Oliver stood unmoving in the middle of the parlor, staring at the door. There had been purpose behind that wind. He was not alone. The storm was here, but it was more than just a storm.
He turned slowly. The vortex in front of the dark fireplace was changing, taking shape. Through the snow churning within that whirlwind, Oliver could see a figure, the same as he thought he had seen outside moments ago. A man, or so it seemed, made from ice, his body all perilously sharp edges, dagger fingers, and hair that swung and tinkled musically like a crystal chandelier.
Its eyes gleamed pale blue and with every twist of the vortex, every swing of its arms, it stared directly at him. At first Oliver had thought it was dancing but now he saw that it was carried by the snow, the storm.
“God, please, no,” Oliver whispered, shaking his head. “What the hell are you?”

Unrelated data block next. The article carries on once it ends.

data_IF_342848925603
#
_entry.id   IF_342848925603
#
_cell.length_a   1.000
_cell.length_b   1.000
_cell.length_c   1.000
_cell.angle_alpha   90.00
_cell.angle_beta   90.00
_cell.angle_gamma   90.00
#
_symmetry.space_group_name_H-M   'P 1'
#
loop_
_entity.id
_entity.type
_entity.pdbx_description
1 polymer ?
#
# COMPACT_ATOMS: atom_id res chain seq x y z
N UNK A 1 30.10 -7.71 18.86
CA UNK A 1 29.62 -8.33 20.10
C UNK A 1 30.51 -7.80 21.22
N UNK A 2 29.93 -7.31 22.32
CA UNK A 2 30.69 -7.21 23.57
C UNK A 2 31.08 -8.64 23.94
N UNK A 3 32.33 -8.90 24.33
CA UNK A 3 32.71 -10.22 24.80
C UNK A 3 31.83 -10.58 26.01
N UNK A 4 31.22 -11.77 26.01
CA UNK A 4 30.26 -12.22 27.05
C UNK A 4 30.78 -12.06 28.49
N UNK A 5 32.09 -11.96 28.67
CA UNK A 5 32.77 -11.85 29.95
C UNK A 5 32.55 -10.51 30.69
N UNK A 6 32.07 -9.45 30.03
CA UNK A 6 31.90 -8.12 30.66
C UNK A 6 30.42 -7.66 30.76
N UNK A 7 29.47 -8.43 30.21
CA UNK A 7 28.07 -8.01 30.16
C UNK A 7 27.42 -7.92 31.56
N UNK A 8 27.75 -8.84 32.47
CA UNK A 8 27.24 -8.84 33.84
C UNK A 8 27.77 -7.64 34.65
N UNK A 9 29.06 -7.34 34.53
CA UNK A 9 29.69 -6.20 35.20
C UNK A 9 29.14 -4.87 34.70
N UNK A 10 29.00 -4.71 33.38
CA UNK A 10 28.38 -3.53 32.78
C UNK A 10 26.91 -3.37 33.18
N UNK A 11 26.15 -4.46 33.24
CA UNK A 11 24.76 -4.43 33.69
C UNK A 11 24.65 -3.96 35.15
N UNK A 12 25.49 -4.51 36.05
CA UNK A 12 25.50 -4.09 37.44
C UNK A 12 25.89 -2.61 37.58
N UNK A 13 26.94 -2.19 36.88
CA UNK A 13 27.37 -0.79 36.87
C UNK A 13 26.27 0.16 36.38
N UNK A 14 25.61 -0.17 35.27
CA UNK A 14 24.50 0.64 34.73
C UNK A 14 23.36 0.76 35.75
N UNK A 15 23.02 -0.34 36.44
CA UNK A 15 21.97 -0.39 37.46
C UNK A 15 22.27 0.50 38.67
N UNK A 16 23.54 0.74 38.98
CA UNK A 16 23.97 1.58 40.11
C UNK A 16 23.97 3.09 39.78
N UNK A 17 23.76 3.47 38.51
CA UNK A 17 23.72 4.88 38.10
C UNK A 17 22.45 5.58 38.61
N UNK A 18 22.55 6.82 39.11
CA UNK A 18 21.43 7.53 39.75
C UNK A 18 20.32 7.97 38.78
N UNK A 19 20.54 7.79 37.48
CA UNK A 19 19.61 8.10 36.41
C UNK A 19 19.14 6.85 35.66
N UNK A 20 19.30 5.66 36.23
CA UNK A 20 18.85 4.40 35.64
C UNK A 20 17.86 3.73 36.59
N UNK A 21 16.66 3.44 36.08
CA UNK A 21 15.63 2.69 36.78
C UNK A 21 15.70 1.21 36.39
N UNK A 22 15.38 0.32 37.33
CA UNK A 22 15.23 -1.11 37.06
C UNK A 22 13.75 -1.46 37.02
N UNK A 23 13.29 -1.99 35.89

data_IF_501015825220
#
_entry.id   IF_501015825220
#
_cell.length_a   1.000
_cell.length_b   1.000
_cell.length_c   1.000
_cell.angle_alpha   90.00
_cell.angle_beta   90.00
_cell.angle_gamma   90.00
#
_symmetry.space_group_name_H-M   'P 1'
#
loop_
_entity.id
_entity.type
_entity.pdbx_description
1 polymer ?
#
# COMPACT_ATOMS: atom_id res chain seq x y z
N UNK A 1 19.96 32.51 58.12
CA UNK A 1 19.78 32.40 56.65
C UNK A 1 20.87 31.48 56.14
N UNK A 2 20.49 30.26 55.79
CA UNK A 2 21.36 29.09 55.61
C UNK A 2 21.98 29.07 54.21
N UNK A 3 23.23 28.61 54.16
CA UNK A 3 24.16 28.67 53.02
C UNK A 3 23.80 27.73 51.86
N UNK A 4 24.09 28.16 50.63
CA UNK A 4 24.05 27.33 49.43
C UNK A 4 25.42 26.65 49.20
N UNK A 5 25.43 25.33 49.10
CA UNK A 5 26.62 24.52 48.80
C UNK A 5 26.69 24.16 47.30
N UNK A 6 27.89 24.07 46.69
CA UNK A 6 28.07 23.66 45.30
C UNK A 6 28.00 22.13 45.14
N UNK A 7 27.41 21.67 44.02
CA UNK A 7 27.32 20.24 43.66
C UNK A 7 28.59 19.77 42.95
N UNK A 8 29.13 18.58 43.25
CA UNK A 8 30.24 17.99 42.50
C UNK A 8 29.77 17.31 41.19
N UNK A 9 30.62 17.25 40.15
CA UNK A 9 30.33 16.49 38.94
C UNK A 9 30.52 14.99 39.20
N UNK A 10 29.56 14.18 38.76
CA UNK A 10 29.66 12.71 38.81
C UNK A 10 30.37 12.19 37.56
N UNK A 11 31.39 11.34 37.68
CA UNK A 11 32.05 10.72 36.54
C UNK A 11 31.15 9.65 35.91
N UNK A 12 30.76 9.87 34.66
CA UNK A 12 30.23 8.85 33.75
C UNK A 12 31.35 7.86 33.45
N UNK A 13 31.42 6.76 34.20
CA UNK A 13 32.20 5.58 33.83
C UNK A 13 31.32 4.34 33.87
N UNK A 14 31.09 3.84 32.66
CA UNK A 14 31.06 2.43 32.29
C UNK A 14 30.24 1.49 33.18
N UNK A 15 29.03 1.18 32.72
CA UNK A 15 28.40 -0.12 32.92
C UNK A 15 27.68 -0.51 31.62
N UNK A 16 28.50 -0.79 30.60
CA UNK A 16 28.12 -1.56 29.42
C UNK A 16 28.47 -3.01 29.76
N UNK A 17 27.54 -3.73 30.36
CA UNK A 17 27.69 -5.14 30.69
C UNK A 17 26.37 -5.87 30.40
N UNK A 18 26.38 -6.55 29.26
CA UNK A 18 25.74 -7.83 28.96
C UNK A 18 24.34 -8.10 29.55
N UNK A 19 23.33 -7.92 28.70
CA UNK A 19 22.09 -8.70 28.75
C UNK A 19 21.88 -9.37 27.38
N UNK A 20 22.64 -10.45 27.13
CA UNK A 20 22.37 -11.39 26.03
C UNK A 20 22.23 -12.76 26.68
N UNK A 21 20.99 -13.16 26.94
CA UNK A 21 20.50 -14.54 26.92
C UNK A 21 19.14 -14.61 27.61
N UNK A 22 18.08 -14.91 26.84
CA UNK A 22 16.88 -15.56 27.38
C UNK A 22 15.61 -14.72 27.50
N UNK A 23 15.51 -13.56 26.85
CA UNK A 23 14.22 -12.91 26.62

The vortex slowed and then stopped.
The snow fell to the floor, blanketing the wood and carpet and furniture.
The winter man stood, chin proudly lifted, and cast a cold, cruel eye upon Oliver. Then he staggered, icy tread heavy upon the floor, and his sharp features changed. Pale blue eyes narrowed with pain and exhaustion, and Oliver saw that there was a chink taken out of his left side, like someone had chipped away a large sliver of ice.
“Help me,” the winter man whispered, in a voice like the gusting wind.
Then he fell hard, jagged features scoring the wooden floor. He lay half on the wood and half on the carpet. Where his wound was, water dripped onto the Oriental rug. Mind in a frantic tumult, Oliver stared at that spot and wondered if the winter man was melting.